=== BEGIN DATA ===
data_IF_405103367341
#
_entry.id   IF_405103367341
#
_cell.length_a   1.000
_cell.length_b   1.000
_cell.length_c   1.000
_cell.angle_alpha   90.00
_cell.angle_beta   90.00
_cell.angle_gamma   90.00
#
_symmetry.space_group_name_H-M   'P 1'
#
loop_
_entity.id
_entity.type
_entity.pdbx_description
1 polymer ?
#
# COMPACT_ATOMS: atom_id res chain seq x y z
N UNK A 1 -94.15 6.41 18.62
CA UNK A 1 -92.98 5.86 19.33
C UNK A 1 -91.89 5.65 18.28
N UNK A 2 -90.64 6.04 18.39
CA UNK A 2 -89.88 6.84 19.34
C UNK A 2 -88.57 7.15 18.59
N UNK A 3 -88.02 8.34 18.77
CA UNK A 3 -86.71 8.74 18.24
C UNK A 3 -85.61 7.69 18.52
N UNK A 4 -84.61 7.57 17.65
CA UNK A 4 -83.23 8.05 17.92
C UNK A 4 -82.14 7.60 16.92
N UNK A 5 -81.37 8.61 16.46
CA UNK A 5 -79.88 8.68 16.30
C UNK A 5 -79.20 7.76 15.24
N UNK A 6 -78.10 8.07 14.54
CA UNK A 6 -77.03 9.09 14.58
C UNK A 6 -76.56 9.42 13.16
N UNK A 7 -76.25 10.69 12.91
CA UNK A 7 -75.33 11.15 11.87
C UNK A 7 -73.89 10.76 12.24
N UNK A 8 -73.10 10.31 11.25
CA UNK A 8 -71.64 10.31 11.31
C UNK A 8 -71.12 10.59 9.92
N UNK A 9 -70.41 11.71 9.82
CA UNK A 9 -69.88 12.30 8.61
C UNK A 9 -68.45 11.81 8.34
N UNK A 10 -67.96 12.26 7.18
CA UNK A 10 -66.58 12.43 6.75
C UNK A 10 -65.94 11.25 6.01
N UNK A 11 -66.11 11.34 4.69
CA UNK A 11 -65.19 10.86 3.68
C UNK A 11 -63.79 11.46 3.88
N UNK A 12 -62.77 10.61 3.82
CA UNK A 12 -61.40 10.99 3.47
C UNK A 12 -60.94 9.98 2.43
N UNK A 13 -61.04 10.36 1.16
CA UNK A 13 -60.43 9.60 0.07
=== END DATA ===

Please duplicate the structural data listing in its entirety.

data_IF_405103367341
#
_entry.id   IF_405103367341
#
_cell.length_a   1.000
_cell.length_b   1.000
_cell.length_c   1.000
_cell.angle_alpha   90.00
_cell.angle_beta   90.00
_cell.angle_gamma   90.00
#
_symmetry.space_group_name_H-M   'P 1'
#
loop_
_entity.id
_entity.type
_entity.pdbx_description
1 polymer ?
#
# COMPACT_ATOMS: atom_id res chain seq x y z
N UNK A 1 -94.15 6.41 18.62
CA UNK A 1 -92.98 5.86 19.33
C UNK A 1 -91.89 5.65 18.28
N UNK A 2 -90.64 6.04 18.39
CA UNK A 2 -89.88 6.84 19.34
C UNK A 2 -88.57 7.15 18.59
N UNK A 3 -88.02 8.34 18.77
CA UNK A 3 -86.71 8.74 18.24
C UNK A 3 -85.61 7.69 18.52
N UNK A 4 -84.61 7.57 17.65
CA UNK A 4 -83.23 8.05 17.92
C UNK A 4 -82.14 7.60 16.92
N UNK A 5 -81.37 8.61 16.46
CA UNK A 5 -79.88 8.68 16.30
C UNK A 5 -79.20 7.76 15.24
N UNK A 6 -78.10 8.07 14.54
CA UNK A 6 -77.03 9.09 14.58
C UNK A 6 -76.56 9.42 13.16
N UNK A 7 -76.25 10.69 12.91
CA UNK A 7 -75.33 11.15 11.87
C UNK A 7 -73.89 10.76 12.24
N UNK A 8 -73.10 10.31 11.25
CA UNK A 8 -71.64 10.31 11.31
C UNK A 8 -71.12 10.59 9.92
N UNK A 9 -70.41 11.71 9.82
CA UNK A 9 -69.88 12.30 8.61
C UNK A 9 -68.45 11.81 8.34
N UNK A 10 -67.96 12.26 7.18
CA UNK A 10 -66.58 12.43 6.75
C UNK A 10 -65.94 11.25 6.01
N UNK A 11 -66.11 11.34 4.69
CA UNK A 11 -65.19 10.86 3.68
C UNK A 11 -63.79 11.46 3.88
N UNK A 12 -62.77 10.61 3.82
CA UNK A 12 -61.40 10.99 3.47
C UNK A 12 -60.94 9.98 2.43
N UNK A 13 -61.04 10.36 1.16
CA UNK A 13 -60.43 9.60 0.07